I interned for a company in Germany whose main role was to teach English to business employees, but they also did some translation and editing work. I was given work to do in all three areas. I was really grateful for the experience itself but I thought I should be paid, especially as I had relocated to Germany for the period, and asked for a small salary. Maybe it was a bit cheeky but when I thought about it, each translation and piece of editing work I did and each class I taught would have been given to a permanent member of the company if I hadn’t been there, and that person would have been paid. The company were really great about it and not only gave me a small salary to help towards my rent but also made me a paid-up temporary member of teaching staff, so that I got a fee for each class I taught.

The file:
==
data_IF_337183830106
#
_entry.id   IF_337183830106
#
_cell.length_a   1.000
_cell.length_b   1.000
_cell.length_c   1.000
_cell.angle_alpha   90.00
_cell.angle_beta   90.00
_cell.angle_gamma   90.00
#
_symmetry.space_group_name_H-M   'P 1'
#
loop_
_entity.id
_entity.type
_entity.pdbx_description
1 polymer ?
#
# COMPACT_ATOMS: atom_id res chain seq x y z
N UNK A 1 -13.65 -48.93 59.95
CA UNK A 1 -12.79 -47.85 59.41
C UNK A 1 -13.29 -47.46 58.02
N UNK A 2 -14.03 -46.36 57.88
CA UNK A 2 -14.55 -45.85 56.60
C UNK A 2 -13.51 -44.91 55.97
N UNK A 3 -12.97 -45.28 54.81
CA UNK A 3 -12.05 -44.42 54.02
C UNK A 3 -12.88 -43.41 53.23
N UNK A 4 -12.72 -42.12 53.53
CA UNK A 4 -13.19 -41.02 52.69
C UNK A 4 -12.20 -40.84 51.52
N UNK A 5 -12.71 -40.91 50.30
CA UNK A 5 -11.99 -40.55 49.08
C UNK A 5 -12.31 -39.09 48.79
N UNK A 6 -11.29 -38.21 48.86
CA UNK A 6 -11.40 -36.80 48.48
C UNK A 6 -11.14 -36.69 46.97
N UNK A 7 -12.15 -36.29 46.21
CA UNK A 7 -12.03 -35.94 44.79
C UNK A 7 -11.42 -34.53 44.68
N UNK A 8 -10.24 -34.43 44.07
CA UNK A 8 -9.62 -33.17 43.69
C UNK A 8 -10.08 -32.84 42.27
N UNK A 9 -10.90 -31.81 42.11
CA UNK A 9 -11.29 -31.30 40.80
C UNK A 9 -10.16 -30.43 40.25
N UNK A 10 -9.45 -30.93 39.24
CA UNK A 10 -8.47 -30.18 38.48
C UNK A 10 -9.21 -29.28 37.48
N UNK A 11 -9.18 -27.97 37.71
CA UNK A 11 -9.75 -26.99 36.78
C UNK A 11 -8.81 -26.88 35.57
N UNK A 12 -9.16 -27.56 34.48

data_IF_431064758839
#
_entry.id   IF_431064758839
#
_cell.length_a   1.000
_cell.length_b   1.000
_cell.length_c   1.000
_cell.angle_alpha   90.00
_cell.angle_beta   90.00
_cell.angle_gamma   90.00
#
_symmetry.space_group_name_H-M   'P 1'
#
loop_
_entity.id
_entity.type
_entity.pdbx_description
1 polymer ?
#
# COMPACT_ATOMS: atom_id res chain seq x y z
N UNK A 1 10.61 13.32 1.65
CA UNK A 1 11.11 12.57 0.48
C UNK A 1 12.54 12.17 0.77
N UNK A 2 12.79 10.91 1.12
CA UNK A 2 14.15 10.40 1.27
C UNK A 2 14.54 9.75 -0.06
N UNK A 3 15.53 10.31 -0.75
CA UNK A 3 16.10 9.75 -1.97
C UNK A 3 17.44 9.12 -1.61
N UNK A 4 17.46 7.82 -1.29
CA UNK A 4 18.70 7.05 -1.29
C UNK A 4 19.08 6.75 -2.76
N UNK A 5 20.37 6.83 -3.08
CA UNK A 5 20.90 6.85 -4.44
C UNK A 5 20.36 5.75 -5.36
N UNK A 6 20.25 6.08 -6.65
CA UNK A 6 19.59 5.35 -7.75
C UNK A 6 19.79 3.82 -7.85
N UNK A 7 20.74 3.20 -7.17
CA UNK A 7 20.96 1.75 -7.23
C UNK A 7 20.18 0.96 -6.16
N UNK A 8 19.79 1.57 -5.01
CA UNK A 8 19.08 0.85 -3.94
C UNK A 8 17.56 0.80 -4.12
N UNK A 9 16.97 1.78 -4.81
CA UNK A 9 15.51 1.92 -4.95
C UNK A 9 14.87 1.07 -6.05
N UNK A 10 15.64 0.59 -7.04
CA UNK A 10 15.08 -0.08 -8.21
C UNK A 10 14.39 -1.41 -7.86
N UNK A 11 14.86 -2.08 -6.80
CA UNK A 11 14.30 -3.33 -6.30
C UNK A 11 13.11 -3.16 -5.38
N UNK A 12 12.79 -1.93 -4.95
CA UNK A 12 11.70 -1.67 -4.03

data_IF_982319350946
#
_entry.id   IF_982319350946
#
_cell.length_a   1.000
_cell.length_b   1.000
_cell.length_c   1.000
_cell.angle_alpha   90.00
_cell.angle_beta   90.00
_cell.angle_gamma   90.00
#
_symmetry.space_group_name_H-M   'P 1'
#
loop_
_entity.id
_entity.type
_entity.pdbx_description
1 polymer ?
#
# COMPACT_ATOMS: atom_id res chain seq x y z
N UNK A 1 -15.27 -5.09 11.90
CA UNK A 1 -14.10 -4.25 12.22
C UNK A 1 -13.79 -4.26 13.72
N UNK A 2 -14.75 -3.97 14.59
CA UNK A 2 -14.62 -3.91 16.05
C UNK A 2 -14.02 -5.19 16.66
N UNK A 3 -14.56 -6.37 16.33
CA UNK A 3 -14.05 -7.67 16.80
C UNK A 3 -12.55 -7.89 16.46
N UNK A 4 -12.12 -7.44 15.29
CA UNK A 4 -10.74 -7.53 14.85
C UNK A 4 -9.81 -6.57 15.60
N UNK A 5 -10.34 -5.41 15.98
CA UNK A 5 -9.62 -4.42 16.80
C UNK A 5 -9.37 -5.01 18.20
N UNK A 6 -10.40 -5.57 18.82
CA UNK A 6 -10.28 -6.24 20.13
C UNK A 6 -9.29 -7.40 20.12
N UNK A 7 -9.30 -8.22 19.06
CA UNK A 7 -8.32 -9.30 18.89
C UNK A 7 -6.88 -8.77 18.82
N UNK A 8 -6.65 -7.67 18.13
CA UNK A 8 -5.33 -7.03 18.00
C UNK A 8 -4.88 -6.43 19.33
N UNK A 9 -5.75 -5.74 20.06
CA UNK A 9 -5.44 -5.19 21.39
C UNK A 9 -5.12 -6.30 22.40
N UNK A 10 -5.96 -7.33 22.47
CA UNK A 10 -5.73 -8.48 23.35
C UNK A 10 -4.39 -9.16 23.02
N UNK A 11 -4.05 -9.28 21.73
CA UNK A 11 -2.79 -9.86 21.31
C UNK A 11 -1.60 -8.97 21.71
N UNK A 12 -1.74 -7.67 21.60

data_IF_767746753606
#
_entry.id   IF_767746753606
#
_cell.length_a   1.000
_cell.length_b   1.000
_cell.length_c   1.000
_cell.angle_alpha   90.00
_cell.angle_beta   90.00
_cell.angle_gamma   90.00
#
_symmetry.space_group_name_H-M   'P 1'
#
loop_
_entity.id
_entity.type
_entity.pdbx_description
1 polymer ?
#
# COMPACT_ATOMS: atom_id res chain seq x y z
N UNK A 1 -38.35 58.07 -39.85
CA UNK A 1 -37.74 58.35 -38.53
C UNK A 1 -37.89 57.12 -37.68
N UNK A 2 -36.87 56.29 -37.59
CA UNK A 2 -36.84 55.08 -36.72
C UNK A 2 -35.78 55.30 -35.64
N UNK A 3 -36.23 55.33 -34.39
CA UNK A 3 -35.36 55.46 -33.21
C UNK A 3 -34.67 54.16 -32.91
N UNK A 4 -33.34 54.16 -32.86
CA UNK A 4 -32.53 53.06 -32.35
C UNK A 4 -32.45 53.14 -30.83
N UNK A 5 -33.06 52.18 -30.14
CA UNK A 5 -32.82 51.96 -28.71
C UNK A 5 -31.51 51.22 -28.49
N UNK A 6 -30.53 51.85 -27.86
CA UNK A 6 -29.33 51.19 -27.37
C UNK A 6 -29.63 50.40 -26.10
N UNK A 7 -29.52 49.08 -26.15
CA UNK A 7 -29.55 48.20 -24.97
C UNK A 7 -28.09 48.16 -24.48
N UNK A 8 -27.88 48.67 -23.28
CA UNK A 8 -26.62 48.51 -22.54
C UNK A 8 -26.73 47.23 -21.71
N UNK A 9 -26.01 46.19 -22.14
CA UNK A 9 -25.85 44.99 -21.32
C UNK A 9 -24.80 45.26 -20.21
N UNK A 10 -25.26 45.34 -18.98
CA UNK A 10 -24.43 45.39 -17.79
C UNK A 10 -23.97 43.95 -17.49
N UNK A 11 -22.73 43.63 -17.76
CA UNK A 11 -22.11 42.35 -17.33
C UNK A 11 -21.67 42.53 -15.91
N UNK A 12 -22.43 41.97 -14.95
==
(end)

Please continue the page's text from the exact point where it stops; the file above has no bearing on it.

Maybe my experience was atypical but I can’t help feeling that, in Europe, a more sympathetic attitude is taken towards interns. This company didn’t even normally pay interns but they did their best to help me out and never once did it seem that I was being taken for granted. In France, interns are nearly always paid; generally about 300 euros monthly. It’s really not much, but I think it has symbolic as well as monetary value. It says: “We can’t take you on as a paid worker but we’re grateful for the work you do” rather than, “You’re just another useless student who’s lucky to get a free Pret sandwich out of us”.